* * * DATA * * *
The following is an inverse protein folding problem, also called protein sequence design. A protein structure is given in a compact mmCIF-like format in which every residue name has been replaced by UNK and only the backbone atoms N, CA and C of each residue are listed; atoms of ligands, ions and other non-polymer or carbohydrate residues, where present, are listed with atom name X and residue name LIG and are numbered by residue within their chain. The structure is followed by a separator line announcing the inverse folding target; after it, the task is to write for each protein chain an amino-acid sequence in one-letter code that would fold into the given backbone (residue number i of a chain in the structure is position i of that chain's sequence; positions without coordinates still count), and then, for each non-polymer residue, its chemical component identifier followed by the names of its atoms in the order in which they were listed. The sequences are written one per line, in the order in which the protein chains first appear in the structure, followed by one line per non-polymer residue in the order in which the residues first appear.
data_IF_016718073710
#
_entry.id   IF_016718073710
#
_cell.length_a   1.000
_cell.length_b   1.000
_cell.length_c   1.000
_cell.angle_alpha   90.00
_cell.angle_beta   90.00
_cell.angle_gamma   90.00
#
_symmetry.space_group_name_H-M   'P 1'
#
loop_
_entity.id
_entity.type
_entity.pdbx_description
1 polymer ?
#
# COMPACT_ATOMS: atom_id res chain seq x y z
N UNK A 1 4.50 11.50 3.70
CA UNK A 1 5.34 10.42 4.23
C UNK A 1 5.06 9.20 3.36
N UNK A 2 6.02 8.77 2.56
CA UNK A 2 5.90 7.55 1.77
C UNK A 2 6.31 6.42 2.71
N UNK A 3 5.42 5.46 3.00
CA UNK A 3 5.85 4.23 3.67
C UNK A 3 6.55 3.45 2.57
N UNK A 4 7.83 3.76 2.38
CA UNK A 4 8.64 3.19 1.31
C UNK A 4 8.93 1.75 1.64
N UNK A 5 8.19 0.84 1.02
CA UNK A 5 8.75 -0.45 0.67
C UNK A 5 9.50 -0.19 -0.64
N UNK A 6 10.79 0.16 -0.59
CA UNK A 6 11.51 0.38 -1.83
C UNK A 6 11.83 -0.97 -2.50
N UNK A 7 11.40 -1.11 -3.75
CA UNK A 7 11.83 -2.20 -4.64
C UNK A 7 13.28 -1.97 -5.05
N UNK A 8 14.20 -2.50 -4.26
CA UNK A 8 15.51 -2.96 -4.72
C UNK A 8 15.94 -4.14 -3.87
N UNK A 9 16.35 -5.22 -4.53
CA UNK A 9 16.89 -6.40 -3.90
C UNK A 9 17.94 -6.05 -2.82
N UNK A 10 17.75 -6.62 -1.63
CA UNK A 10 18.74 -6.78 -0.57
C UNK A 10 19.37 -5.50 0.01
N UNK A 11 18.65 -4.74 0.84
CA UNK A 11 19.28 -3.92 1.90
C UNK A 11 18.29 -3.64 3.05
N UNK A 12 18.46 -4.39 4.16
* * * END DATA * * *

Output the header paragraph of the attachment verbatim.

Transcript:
The following is an inverse protein folding problem, also called protein sequence design. A protein structure is given in a compact mmCIF-like format in which every residue name has been replaced by UNK and only the backbone atoms N, CA and C of each residue are listed; atoms of ligands, ions and other non-polymer or carbohydrate residues, where present, are listed with atom name X and residue name LIG and are numbered by residue within their chain. The structure is followed by a separator line announcing the inverse folding target; after it, the task is to write for each protein chain an amino-acid sequence in one-letter code that would fold into the given backbone (residue number i of a chain in the structure is position i of that chain's sequence; positions without coordinates still count), and then, for each non-polymer residue, its chemical component identifier followed by the names of its atoms in the order in which they were listed. The sequences are written one per line, in the order in which the protein chains first appear in the structure, followed by one line per non-polymer residue in the order in which the residues first appear.